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Money for Speed (1933)


Main image of Money for Speed (1933)
35mm, black and white, 74 mins
DirectorBernard Vorhaus
Production CompanyHall Mark Films
StoryBernard Vorhaus
AdaptationVera R. Allinson
EditorDavid Lean

Cast: Ida Lupino (Jane); Cyril Mclaglen (Bill); John Loder (Mitch); Moore Marriott (Shorty); Marie Ault (Ma); David Lean (Reporter (uncredited))

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A tale of love and rivalry set in the world of 1930s motorcycle speedway riders.

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Money For Speed (d. Bernard Vorhaus, 1933) was one of the first films edited by the young David Lean, who at that time was cutting stories for Movietone, the first British sound newsreel. It was Lean's ability to make actuality footage dynamic and exiting that led director Bernard Vorhaus to pick him. When Vorhaus first came to Britain on holiday, he couldn't afford to hire a car so he got a motorbike instead, quickly learning how to ride it. The bike soon broke, but he remained an enthusiast and when he made his British feature film debut, he set it in the world of motorcycle speedway riders. To try and interest producers, he used his own money to shoot real motorcycle dirt-track racing. The film was a reasonable success and was even released in America (re-titled Daredevils of the Earth).

Aided by a charming early performance by Ida Lupino (who was only 15 at the time), the film still impresses with Lean's audaciously fast cutting and the successful integration of studio-shot material and spectacularly filmed real-life racing footage. It was Lean who, fifty years later, was largely responsible for kick-starting the renewed interest in Vorhaus' career. In 1985 Kevin Brownlow and Jo Wright were interviewing Lean, and asked him which directors had been an early influence on him. He immediately named Vorhaus, describing him as: "Highly inventive, with a real love for film and as clever as a wagonload of monkeys".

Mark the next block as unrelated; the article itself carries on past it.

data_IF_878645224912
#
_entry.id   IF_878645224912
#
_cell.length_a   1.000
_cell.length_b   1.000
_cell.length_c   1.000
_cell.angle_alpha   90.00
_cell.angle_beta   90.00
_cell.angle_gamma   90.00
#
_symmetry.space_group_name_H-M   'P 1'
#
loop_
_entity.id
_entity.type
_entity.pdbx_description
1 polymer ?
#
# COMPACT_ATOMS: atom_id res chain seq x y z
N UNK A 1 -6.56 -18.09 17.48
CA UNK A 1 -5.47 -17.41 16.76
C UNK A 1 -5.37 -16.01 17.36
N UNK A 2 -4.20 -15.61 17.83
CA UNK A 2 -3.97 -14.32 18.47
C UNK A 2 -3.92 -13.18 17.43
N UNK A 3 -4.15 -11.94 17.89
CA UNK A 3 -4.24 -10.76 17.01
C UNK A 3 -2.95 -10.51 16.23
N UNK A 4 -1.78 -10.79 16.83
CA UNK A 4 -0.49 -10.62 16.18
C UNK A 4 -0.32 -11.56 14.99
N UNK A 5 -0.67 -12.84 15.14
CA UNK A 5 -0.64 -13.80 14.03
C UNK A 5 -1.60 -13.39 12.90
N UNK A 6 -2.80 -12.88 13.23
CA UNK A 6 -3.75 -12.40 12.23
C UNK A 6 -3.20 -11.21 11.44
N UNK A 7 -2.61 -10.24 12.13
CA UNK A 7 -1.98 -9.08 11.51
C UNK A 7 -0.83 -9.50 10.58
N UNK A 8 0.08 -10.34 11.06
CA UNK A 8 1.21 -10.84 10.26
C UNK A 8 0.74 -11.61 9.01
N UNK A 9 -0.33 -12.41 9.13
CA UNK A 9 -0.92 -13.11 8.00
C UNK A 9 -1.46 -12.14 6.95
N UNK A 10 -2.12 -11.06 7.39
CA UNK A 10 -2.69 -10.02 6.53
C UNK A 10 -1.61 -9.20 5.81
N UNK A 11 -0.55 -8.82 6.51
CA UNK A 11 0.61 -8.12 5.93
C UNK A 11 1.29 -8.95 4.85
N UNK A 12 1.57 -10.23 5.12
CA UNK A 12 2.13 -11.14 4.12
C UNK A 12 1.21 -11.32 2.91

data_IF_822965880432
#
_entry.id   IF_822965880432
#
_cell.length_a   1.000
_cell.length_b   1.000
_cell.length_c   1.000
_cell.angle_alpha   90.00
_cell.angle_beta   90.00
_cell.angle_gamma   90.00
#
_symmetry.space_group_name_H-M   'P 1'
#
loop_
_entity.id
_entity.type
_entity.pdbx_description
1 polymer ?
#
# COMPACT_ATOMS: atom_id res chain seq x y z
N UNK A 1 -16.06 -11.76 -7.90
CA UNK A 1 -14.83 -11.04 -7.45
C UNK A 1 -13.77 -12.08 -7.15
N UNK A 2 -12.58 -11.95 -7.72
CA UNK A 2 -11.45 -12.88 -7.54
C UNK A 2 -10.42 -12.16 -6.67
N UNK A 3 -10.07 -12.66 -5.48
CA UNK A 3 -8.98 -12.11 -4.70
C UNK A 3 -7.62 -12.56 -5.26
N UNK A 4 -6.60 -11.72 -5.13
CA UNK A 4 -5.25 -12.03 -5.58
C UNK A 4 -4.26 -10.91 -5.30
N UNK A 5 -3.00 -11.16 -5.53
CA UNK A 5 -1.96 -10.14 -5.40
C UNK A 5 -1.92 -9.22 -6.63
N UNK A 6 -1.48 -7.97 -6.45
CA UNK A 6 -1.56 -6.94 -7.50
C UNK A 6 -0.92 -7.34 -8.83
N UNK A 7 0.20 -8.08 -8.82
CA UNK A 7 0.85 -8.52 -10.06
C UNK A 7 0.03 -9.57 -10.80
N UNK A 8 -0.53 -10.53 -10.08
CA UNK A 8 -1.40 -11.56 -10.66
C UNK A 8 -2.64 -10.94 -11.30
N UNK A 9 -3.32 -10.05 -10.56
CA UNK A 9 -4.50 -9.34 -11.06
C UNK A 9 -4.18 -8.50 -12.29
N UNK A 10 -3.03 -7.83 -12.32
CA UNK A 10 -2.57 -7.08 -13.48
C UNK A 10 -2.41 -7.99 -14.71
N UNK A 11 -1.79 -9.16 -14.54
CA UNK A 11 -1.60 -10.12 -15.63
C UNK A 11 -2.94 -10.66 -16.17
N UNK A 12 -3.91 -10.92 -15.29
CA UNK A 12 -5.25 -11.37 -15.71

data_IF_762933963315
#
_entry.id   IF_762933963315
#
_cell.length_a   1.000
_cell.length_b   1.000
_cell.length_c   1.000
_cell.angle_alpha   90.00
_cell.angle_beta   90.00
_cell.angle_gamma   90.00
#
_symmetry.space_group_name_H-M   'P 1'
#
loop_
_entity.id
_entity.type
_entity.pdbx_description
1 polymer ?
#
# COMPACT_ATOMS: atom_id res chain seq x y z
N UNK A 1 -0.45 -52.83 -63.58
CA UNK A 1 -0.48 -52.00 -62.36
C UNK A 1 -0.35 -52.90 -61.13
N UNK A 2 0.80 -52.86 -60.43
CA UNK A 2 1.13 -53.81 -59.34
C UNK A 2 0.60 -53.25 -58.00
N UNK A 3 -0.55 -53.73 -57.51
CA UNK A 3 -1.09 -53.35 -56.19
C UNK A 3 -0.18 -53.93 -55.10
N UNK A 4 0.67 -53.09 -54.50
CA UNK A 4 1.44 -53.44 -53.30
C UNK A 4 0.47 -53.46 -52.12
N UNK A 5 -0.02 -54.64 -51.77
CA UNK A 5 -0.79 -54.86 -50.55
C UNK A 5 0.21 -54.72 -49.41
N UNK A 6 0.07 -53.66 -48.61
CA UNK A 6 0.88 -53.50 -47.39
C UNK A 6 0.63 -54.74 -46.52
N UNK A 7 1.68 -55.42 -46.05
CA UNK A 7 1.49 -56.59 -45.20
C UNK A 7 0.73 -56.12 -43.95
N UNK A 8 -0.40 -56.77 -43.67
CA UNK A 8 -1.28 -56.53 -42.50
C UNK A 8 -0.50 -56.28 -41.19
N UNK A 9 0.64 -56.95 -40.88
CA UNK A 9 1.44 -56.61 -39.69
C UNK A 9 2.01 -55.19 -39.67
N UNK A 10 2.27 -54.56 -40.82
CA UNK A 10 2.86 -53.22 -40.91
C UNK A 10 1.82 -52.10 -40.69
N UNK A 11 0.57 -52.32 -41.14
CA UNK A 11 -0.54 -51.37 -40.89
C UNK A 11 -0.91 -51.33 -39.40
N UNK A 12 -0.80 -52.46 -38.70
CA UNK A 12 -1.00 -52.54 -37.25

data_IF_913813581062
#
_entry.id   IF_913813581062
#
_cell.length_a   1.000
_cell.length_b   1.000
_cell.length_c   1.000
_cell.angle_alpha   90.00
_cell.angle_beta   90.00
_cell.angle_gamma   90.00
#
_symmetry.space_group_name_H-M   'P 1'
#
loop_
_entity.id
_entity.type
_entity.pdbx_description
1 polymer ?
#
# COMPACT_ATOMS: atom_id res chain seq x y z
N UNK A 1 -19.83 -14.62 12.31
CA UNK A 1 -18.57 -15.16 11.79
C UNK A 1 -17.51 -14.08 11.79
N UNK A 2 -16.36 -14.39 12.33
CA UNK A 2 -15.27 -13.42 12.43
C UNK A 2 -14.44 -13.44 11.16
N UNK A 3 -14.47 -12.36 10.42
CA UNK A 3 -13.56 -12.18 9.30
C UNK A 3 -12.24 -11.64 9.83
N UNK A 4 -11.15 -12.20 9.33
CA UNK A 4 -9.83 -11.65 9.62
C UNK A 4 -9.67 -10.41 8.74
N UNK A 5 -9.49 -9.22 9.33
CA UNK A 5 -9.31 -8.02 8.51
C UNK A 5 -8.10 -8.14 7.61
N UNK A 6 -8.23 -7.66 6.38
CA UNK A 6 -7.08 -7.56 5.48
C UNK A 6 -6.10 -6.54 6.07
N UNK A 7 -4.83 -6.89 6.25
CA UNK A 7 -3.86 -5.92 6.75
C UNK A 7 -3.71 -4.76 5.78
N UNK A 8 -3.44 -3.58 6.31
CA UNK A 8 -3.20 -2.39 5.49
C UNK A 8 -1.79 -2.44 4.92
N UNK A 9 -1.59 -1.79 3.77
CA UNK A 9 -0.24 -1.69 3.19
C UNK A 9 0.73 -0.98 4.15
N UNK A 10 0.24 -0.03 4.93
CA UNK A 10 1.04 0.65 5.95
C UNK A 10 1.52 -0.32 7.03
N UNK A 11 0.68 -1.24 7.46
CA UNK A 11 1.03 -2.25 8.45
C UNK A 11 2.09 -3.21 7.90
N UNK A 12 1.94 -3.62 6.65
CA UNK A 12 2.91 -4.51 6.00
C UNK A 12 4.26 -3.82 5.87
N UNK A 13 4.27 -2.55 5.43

In 1992, Money for Speed was included in the BFI's Missing Believed Lost project, a list of 100 lost British feature films that it was hoped could somehow be recovered. Eventually two prints were found, one dubbed into French and the other with German subtitles. Lean can be seen playing a reporter in the commentary box in the race scenes.

Sergio Angelini

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Video Clips
1. Racing triumph (2:19)
2. The fight (0:58)
3. Racing disaster (2:49)
4. The stunt (2:54)
Last Journey, The (1935)
Topical Budget 864-2: A Petrol Push (1928)
Topical Budget 933-1: Motorists Make Merry (1929)
Lean, David (1908-1991)
Vorhaus, Bernard (1904-2000)
Lost Then Found